Friday, December 8, 2017

The Great Railway Bazaar

We spent yesterday running important errands and eating delicious food, with plans to take a sleeper train up to Mandalay Friday night.
The train station was hot and sprawling, with few signs in English. Burmese is mysterious and to my eyes, indecipherable.
 In Myanmar, people like lines. British legacy, perhaps.
After standing in several different lines, they told me I had to come back tomorrow (Friday) for sleeper class tickets. 
When I returned today, they said the sleepers to Mandalay were all sold out. 

Me: but you told me to come back tomorrow?!

Guy behind the counter: You want tickets for tomorrow?

A friendly tout who spoke better English directed me to an agent who sold VIP bus tickets. An hour later, they were procured.

Along the way, I picked up healthy street food: tofu stuffed with shredded cabbage and chiles. They cost 100 kyat each or less than 14¢ each.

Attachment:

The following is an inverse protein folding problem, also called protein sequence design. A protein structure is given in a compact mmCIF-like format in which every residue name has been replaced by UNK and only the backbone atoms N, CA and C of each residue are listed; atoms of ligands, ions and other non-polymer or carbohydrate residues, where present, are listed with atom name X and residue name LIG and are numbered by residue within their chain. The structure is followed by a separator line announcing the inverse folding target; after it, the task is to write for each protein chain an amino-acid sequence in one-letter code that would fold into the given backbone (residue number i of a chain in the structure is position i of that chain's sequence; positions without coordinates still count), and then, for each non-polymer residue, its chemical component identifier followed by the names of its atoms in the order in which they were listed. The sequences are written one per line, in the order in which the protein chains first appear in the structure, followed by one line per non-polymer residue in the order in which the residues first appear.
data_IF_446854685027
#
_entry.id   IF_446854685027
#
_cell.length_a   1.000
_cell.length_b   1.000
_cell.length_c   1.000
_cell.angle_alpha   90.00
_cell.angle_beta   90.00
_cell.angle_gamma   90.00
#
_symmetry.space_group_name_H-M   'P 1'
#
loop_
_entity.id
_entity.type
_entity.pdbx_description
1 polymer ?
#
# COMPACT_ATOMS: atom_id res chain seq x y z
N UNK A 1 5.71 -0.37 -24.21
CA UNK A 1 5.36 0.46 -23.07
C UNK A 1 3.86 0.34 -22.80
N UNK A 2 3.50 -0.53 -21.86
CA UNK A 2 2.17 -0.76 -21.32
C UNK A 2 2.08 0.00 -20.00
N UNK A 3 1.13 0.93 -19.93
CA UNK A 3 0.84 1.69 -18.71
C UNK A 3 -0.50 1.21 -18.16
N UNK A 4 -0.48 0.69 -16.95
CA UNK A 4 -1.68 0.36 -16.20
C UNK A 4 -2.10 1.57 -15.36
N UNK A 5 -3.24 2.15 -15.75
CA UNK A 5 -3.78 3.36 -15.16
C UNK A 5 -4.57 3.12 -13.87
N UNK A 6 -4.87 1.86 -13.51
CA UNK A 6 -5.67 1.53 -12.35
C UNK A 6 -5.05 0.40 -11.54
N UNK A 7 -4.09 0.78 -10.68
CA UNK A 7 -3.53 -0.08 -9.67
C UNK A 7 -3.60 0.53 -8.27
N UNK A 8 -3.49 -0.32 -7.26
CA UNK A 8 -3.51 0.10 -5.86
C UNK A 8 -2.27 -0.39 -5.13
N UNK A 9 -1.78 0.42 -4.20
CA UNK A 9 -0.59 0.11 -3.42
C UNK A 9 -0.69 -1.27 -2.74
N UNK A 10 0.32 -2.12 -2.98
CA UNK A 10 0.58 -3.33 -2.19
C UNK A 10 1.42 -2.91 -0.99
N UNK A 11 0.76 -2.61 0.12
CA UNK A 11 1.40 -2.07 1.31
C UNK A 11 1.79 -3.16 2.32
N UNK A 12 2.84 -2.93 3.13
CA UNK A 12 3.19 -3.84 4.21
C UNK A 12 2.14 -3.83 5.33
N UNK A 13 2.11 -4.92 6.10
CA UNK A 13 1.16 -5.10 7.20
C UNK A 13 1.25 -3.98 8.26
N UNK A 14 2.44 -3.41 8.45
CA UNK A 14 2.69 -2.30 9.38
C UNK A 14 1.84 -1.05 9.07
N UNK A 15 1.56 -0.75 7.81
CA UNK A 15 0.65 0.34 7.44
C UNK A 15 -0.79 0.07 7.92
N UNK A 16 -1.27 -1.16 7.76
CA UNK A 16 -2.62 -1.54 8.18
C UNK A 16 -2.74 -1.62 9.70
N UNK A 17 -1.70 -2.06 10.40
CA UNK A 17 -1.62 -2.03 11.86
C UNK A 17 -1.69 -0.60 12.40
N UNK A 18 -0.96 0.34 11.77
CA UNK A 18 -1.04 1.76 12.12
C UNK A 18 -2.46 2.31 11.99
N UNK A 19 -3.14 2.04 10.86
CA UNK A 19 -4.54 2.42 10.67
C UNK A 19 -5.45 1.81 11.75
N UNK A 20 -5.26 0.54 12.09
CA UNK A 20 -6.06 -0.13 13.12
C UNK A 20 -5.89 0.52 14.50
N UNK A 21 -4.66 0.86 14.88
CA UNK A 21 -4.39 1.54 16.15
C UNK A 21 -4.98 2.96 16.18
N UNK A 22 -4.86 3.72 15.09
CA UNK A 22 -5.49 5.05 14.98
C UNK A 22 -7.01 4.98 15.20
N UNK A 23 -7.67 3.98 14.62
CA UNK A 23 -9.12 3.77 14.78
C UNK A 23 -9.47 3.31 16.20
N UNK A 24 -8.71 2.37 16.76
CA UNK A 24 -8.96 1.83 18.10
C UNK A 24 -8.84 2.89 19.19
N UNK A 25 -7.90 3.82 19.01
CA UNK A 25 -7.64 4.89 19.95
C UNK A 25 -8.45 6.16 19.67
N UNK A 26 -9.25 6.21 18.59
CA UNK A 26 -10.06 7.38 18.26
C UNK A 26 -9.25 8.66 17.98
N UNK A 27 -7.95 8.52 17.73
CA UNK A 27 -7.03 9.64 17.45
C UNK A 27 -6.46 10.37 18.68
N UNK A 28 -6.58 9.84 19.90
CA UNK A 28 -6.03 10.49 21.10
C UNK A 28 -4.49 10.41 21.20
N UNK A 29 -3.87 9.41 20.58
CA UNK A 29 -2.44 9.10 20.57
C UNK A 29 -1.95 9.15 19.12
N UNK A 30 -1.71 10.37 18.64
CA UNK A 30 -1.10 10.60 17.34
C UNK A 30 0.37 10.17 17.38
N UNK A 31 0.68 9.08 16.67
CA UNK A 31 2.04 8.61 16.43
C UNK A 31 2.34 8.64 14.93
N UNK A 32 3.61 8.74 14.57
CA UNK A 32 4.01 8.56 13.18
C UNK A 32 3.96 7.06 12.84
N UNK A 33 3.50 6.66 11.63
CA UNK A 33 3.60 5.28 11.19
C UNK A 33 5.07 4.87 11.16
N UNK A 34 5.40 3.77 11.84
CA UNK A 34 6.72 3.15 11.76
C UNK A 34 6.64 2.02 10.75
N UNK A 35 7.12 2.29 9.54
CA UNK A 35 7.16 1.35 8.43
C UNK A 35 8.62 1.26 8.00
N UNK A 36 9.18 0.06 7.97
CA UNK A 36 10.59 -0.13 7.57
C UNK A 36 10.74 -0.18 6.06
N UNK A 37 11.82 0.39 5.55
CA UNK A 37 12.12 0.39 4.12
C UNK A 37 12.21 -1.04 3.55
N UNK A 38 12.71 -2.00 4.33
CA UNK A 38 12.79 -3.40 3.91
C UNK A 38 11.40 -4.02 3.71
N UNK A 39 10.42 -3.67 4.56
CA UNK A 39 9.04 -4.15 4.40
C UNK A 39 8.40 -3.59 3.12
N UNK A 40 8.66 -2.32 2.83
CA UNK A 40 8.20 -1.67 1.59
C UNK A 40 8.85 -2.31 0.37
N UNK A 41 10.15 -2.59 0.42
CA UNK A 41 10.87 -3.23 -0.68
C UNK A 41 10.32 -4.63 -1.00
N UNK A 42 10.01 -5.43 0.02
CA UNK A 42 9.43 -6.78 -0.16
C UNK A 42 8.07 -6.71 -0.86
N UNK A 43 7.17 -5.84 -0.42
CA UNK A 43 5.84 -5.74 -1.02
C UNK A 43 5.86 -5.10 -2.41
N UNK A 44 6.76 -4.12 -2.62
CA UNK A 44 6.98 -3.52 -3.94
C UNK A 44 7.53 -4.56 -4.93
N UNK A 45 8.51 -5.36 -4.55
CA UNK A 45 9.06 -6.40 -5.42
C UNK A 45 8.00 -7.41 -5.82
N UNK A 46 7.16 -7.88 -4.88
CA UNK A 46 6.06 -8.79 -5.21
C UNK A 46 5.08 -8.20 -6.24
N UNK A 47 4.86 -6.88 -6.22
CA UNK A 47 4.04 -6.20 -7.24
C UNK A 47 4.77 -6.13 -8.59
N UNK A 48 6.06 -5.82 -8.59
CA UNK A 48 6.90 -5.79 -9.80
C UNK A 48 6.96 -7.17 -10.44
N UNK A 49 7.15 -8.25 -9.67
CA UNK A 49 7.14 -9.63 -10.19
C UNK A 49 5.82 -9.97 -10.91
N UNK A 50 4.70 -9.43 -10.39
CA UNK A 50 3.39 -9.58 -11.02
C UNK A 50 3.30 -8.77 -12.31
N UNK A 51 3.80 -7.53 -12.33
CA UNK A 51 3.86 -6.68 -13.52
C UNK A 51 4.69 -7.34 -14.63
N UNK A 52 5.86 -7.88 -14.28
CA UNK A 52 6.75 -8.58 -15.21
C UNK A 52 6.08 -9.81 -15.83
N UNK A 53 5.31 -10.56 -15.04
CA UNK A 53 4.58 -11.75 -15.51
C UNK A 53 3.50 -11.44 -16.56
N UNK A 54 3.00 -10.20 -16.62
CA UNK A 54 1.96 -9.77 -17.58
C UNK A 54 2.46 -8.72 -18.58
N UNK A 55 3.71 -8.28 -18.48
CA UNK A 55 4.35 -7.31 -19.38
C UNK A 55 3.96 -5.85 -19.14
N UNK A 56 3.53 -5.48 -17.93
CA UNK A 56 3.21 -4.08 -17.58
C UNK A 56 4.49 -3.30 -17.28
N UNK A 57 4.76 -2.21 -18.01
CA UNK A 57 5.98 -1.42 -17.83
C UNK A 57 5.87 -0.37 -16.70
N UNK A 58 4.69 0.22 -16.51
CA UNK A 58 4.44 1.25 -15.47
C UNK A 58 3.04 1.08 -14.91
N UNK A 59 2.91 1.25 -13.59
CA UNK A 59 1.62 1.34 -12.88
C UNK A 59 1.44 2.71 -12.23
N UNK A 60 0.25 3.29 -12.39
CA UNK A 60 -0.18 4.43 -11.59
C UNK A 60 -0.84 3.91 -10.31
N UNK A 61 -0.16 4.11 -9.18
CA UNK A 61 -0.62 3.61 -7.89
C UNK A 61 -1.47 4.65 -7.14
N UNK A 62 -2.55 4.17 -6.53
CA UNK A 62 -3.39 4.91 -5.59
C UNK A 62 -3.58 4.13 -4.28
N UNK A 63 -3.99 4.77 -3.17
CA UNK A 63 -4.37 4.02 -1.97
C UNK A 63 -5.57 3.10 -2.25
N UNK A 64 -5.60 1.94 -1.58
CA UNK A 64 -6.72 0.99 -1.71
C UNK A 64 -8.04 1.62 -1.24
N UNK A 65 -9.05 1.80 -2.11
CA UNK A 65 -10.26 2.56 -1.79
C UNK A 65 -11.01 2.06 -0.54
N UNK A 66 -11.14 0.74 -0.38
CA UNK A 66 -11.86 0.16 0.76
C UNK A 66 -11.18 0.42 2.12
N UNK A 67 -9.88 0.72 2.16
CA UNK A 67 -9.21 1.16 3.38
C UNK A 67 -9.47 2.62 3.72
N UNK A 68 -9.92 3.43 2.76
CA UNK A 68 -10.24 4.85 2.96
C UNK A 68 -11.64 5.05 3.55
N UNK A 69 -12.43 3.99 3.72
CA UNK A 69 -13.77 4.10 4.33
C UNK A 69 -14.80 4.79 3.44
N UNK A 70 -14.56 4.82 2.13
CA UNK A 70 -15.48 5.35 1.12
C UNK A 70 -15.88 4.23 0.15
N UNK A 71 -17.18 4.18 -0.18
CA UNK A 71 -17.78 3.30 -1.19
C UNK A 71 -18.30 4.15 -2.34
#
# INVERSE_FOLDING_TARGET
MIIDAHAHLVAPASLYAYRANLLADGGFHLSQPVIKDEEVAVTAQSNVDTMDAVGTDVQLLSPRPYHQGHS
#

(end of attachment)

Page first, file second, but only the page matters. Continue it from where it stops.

Travel plans finally accomplished, I set off for Myanmar's last synagogue, built in 1896 in the British Colonial era.
 Inside, it reminded me of a synagogue I visited in the East End of London, from the same era.

The chandeliers are a bit sparklier.
Moses Samuels, whose family came from Iraq, promised his father he would keep the synagogue open as long as there were Jews in Myanmar. Many families left when the Japanese occupied Burma during World War II. Today, there are perhaps 20 Burmese Jews left in the country, including Moses' son Sammy, who keeps the synagogue open. I'm sorry not to have met Moses. He is remembered well.
When I was in Havana in 2009, Janet and I visited a synagogue, which was also fascinating. The woman we met had family from Chicago.

That extra bit of shalom sparkle.

And so we wander. Contentedly. 

Next stop: Pyin oo Lwin. By overnight bus.